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Anatomy and Sites of Compression of Cubital Tunnel

Anatomy & Sites of Compression of Cubital Tunnel


- Discussion:
- cubital tunnel extends from medial epicondyle to olecranon;
- it serves as the major contraint for the ulnar nerve as it passes behind the elbow;
- w/ flexion the cubital tunnel becomes taunt, and with extension the cubital tunnel becomes lax;
- aponeurotic roof of the cubital tunnel becomes maximally taut during flexion because the 2 points of
attachment (the medial epicondyle and the olecranon) are farthest apart during this position;
- it has been suggested that individuals w/ ulnar subluxation may have a deficient cubital tunnel;
- the floor the cubital tunnel includes the MCL, the joint capsule, and olecranon;

- Sites of Compression:
- Arcade of Struthers
- located 8 cm above elbow;
- in most cases of transposition, division of the ligament of Struthers is not necessary, but should be considered;
- Medial head of Triceps
- Medial Intermuscular Septum:
- becomes thick distally and flares as it inserts onto the medial epicondyle;
- distal segment of medial intermuscular septum is excised, just above the medial epicondyle;
- some authors recommend excision of the distal 5-6 cm of the intermuscular septum inorder to avoid iatrogenic
compresssion with transposition;
- references:
The relationship of the ulnar nerve to the medial intermuscular septum in the arm and its clinical significance.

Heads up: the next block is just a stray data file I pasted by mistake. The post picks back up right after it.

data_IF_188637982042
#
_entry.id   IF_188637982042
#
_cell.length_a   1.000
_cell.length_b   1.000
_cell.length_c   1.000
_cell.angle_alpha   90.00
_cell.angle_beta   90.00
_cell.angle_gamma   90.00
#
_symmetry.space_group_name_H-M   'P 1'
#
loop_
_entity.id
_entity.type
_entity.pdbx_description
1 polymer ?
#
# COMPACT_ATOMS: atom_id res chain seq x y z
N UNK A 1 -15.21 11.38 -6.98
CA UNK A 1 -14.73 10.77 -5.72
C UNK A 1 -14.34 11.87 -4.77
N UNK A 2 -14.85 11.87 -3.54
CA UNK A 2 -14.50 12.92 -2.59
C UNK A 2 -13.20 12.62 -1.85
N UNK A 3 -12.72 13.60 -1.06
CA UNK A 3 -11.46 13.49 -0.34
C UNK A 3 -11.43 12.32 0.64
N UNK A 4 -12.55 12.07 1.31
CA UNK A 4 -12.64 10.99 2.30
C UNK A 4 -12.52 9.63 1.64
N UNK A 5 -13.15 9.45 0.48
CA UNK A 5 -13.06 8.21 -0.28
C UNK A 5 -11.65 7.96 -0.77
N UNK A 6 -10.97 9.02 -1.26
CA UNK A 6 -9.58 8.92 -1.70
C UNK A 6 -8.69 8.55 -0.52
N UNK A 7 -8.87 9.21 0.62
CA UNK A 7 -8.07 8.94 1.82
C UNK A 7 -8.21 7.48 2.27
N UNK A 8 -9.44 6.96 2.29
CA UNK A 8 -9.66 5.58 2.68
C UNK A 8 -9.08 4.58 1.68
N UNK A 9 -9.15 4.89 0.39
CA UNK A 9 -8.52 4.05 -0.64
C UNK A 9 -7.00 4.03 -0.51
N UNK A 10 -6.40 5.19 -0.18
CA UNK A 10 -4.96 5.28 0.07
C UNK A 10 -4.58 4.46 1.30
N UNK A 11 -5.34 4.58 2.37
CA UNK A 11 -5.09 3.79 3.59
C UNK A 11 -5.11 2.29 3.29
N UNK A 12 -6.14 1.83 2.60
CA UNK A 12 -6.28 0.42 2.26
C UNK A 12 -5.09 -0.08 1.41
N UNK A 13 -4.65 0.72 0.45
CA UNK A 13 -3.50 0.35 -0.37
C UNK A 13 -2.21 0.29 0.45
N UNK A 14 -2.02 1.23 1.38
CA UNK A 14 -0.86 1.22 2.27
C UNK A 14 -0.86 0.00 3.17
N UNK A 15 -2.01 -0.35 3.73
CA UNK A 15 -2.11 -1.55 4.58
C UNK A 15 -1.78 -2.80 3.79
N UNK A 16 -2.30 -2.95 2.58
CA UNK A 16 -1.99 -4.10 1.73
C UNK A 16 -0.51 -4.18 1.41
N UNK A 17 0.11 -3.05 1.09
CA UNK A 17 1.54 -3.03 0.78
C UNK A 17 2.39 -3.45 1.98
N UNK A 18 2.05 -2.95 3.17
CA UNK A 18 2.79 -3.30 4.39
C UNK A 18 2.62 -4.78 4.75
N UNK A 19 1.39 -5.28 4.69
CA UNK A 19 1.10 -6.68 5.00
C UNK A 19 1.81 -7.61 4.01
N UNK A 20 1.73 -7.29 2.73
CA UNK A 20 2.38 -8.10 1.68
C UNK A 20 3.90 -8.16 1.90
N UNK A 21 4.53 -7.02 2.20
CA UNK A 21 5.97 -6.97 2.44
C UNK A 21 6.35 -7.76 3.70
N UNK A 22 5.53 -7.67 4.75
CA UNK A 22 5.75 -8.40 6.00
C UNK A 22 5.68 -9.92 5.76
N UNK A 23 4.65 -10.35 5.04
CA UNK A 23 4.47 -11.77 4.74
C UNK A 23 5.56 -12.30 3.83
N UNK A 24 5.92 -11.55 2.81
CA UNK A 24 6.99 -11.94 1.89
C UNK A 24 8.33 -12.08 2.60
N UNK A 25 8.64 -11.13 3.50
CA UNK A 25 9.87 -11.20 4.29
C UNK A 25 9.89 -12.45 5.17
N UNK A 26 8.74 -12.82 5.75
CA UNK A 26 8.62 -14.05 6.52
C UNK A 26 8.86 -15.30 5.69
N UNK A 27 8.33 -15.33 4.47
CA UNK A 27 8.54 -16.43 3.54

- Medial Epicondyle: nerve may be irritated by medial epicondyle osteophytes;
- Cubital tunnel (FCU Aponeurosis)
- roof of cubital tunnel is formed by aponeurosic attachment of 2 heads of FCU, which spans in arcade like manner from medial
epicondyle of humerus to the olecranon process of the ulna (also known as Osborne's ligament);
- cubital tunnel begins where the ulnar nerve passes beneath Osborne's ligament;
- aponeurosis of origin of the flexor carpi ulnaris;
- aponeurosis is drawn taut over nerve w/ elbow flexion;
- point of constriction is 1.5-3.5 cm distal to epicondyle;
- floor is formed by MCL of elbow, which extends in fanlike fashion from medial border of olecrnaon process
to base of  epicondyle;
- in majority of cases sharp proximal margin of musculoaponeurotic arcade is constricting agent in pts w/
cubital tunnel syndrome;
- at level of medial epicondyle before nerve enters cubital tunnel, it gives off the articular branches to the elbow joint;
- ulnar nerve reaches groove behind medial epicondyle accompanied by ulnar collateral artery;
- anterior band of medial collateral ligament is anterior to ulnar nerve, which does not cross it;
- branches to FCU & medial half of FDP are given off distal to entry of nerve into cubital tunnel, yet these 2 muscles are usually
spared in cubital tunnel syndrome;
- Anconeus epitrochlearis
- anomalous muscle which arises from medial border of olecranon & adjacent triceps & inserts into the medial epicondyle;
- may be found in about of 10% patients undergoing cubital tunnel release;
- it crosses ulnar nerve posterior to the cubital tunnel, and may cause ulnar neuritis;
- Arcuate Ligament: (Aponeurosis of FCU)
- connects the ulnar and humeral heads of the FCU;
- often requires division into the proximal 1/3 of forearm;
- Deep Flexor-Pronator Aponeurosis:
- distal to cubital tunnel (> 4 cm beyond the epicondyle);
- palpation of the distal course of the nerve can ensure that there is no fascial constriction;
- ref:
- Entrapment of the ulnar nerve by the deep flexor pronator aponeurosis.